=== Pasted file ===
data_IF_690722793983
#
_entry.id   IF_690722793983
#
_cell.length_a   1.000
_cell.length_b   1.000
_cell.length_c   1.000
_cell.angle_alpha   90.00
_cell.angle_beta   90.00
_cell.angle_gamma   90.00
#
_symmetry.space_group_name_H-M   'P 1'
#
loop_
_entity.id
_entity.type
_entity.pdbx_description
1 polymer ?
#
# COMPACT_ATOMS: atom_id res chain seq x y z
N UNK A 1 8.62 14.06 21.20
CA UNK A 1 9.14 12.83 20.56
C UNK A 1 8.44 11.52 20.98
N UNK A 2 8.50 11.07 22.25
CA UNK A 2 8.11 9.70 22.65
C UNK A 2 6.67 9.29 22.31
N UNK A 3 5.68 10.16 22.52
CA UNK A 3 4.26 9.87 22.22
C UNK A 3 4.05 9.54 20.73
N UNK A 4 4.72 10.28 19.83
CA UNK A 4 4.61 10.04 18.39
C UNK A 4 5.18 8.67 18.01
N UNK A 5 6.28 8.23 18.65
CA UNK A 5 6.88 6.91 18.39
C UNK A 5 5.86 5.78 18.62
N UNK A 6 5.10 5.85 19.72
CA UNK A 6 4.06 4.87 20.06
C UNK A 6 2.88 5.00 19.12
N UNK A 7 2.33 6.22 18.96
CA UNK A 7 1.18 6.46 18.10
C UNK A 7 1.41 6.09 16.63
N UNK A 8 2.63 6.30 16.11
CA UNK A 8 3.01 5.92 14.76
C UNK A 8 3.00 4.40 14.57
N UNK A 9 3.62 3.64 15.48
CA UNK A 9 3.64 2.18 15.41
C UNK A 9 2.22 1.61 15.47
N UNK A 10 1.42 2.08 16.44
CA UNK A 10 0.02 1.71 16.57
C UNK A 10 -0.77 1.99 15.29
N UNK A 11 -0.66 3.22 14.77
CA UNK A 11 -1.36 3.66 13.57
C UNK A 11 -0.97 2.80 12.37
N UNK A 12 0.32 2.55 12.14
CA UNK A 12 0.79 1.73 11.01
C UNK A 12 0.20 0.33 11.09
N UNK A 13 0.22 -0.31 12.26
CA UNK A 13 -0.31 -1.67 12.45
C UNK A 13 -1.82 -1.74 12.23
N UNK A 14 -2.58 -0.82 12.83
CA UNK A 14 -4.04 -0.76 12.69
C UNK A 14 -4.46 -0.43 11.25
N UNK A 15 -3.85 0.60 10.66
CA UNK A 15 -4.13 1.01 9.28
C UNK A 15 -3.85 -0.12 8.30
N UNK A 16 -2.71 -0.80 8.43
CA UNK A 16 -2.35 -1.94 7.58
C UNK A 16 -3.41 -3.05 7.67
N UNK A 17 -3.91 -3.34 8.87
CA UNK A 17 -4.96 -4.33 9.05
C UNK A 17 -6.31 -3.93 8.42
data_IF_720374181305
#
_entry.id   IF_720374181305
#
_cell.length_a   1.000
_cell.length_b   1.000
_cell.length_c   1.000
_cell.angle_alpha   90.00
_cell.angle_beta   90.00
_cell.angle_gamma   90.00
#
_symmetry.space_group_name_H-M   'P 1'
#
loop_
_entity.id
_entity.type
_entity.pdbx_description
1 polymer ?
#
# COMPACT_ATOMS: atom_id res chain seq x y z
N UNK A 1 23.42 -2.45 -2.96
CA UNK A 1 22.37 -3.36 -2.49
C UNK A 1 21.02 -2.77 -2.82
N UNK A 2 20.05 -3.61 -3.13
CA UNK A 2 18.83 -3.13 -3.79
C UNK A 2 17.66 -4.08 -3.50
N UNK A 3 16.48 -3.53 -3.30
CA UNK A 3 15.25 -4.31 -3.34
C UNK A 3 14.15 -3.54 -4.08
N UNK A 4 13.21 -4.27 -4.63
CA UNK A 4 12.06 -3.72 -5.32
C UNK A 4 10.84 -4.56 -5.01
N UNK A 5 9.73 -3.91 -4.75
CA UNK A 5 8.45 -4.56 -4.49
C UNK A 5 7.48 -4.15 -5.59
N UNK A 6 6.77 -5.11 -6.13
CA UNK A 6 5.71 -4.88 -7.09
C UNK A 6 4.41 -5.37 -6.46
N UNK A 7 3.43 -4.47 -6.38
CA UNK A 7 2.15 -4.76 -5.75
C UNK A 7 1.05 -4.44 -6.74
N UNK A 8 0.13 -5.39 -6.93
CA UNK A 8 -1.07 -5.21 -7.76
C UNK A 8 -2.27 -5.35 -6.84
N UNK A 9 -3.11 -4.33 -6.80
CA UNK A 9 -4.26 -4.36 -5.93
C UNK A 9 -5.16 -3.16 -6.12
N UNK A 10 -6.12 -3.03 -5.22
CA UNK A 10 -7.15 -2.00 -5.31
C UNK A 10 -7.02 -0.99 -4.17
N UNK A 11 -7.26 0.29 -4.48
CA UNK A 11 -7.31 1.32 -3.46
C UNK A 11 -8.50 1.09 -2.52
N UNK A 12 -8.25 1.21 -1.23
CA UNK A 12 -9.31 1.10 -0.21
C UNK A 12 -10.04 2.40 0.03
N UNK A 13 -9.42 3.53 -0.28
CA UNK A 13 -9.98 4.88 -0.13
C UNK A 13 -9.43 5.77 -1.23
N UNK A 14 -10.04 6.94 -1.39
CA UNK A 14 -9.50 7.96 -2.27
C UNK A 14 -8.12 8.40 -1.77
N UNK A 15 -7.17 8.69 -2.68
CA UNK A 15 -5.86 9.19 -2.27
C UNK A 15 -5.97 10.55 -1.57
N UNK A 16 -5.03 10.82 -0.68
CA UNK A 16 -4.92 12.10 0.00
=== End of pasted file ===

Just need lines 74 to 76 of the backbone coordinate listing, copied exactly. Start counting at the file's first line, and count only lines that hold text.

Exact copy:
_entry.id   IF_720374181305
#
_cell.length_a   1.000